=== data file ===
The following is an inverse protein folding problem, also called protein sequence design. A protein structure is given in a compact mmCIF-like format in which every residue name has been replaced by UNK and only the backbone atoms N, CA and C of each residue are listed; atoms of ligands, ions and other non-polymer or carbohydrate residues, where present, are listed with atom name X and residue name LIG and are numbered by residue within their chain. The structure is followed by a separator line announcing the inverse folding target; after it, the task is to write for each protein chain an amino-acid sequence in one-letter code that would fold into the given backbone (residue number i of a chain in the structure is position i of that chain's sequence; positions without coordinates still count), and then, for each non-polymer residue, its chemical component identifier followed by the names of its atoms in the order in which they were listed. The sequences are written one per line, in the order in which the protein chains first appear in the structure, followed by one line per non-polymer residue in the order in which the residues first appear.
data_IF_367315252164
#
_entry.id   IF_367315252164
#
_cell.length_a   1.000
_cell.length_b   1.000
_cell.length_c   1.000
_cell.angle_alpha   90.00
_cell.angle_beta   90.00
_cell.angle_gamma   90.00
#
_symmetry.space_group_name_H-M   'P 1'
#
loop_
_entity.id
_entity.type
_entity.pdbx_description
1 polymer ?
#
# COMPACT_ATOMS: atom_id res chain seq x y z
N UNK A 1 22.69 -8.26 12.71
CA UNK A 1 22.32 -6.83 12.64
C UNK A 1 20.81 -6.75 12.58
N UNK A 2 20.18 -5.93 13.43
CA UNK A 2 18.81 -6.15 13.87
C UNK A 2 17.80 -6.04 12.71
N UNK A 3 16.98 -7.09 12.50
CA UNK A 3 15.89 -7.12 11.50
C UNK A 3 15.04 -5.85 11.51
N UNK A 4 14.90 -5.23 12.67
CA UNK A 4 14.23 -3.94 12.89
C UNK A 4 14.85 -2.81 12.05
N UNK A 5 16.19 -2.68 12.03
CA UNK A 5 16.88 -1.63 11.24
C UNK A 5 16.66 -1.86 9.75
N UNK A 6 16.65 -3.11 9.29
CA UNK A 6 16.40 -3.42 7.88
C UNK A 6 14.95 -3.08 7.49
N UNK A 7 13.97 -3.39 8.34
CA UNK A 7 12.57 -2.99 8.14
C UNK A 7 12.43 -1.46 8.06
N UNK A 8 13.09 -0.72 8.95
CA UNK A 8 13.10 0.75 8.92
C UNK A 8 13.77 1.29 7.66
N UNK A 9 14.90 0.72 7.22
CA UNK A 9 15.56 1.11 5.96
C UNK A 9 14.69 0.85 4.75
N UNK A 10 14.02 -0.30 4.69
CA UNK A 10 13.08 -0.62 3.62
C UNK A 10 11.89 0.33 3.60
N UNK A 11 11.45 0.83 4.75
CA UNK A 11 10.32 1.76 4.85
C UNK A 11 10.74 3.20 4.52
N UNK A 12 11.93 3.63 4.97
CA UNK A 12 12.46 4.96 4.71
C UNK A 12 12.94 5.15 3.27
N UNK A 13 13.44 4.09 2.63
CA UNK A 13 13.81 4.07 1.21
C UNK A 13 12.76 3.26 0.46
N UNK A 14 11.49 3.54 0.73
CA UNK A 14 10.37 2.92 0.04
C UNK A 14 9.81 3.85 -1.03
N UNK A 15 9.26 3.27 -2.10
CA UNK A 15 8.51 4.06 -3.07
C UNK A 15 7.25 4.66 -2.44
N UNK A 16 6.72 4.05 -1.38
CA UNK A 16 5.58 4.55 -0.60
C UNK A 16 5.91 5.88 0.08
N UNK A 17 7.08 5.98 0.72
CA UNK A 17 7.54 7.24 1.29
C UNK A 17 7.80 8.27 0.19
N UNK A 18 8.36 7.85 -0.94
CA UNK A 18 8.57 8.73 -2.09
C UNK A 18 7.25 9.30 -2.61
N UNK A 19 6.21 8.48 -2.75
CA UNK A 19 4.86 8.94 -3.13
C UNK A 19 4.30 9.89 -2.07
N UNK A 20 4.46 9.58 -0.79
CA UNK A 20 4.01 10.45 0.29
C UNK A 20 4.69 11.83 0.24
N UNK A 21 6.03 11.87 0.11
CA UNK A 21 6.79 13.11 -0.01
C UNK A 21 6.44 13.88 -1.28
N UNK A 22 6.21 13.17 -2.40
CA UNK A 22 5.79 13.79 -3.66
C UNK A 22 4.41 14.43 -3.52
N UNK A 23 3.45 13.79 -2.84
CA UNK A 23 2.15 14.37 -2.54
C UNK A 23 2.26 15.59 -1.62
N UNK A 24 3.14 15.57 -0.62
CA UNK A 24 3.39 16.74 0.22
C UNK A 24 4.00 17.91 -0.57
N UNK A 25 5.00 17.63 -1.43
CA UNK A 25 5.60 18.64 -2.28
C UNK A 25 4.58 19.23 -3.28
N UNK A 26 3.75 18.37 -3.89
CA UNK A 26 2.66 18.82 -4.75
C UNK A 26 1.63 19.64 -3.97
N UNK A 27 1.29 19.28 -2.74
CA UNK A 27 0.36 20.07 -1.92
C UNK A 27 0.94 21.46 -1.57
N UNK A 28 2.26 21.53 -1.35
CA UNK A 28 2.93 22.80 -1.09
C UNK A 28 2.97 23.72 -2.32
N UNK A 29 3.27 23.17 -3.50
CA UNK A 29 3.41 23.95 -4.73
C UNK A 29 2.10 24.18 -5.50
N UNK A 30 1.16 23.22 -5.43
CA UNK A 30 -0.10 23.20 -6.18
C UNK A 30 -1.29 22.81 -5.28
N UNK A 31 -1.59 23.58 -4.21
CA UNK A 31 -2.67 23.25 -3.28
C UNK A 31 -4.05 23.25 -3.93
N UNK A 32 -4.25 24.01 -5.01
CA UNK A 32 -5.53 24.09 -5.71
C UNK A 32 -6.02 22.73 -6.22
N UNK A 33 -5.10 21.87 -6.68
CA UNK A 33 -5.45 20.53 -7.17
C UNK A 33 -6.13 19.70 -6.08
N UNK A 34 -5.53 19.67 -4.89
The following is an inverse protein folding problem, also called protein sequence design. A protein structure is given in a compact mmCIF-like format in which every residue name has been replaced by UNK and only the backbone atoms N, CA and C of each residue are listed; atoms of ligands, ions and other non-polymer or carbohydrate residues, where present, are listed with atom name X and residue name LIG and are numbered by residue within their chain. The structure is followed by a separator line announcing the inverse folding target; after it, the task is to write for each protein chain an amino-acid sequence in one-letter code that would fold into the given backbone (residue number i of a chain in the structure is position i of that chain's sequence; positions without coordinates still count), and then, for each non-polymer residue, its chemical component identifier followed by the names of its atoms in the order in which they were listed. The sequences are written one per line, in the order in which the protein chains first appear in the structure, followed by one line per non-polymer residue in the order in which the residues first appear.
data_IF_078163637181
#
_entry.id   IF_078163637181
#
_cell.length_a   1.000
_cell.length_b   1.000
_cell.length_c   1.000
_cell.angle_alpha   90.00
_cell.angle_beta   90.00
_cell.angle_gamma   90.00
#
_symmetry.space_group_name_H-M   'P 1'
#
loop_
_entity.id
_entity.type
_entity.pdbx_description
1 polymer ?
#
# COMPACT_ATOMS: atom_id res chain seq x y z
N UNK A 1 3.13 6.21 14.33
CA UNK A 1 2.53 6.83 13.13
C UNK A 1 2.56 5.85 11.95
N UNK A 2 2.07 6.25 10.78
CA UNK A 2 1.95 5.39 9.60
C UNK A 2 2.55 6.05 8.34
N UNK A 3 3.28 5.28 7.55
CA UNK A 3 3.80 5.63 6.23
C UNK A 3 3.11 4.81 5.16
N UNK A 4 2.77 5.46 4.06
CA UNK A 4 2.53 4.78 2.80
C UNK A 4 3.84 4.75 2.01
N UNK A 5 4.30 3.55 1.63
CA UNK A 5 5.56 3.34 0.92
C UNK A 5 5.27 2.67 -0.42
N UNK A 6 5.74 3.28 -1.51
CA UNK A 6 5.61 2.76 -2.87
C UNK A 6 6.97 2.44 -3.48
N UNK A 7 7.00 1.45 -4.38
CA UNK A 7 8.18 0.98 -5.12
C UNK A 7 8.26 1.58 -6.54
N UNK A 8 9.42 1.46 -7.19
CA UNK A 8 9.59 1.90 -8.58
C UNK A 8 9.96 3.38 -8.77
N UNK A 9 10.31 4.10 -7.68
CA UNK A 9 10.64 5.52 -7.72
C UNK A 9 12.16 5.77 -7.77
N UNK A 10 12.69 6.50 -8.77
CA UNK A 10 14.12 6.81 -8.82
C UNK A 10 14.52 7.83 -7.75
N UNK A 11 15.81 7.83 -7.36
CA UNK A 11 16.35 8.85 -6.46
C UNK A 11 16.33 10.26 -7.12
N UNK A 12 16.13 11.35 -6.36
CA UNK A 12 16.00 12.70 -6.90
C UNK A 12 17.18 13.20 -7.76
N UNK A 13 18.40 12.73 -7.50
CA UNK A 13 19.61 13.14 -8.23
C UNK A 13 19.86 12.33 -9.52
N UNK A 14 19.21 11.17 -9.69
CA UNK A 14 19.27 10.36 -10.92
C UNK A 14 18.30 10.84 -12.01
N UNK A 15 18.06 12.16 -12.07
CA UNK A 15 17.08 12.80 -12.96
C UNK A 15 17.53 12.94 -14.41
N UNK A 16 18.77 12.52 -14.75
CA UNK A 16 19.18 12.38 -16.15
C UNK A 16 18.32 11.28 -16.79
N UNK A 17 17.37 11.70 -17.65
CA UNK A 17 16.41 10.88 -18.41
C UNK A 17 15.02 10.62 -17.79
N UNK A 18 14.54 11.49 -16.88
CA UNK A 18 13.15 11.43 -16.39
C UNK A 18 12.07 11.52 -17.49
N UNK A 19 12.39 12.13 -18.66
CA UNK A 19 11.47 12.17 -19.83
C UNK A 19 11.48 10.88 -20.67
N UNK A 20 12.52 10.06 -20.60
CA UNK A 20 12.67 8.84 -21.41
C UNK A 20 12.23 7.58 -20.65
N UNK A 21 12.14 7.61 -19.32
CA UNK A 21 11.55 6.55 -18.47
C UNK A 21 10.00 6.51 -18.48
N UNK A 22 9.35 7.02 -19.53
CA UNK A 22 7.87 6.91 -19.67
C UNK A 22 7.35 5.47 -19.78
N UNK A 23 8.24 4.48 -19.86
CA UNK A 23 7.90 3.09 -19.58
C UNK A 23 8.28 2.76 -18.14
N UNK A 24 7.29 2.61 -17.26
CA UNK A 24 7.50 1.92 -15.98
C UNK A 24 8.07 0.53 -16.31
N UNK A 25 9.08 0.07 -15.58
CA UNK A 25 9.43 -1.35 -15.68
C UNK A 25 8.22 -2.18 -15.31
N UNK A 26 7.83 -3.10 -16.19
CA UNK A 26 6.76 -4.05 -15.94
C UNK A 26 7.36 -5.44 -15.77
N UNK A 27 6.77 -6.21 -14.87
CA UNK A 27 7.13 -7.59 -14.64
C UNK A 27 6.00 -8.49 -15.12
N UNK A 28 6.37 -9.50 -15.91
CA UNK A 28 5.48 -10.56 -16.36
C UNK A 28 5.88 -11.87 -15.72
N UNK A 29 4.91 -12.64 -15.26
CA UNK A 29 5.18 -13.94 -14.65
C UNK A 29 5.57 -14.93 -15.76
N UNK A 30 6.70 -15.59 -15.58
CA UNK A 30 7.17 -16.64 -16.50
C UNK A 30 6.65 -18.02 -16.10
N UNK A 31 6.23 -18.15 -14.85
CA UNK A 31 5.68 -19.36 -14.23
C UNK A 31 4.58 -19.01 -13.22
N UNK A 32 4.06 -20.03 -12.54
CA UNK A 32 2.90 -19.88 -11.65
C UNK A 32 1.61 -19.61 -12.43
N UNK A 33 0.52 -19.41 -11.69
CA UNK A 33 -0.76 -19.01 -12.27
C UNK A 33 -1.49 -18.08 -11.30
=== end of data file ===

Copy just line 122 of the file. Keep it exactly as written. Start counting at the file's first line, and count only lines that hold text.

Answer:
The following is an inverse protein folding problem, also called protein sequence design. A protein structure is given in a compact mmCIF-like format in which every residue name has been replaced by UNK and only the backbone atoms N, CA and C of each residue are listed; atoms of ligands, ions and other non-polymer or carbohydrate residues, where present, are listed with atom name X and residue name LIG and are numbered by residue within their chain. The structure is followed by a separator line announcing the inverse folding target; after it, the task is to write for each protein chain an amino-acid sequence in one-letter code that would fold into the given backbone (residue number i of a chain in the structure is position i of that chain's sequence; positions without coordinates still count), and then, for each non-polymer residue, its chemical component identifier followed by the names of its atoms in the order in which they were listed. The sequences are written one per line, in the order in which the protein chains first appear in the structure, followed by one line per non-polymer residue in the order in which the residues first appear.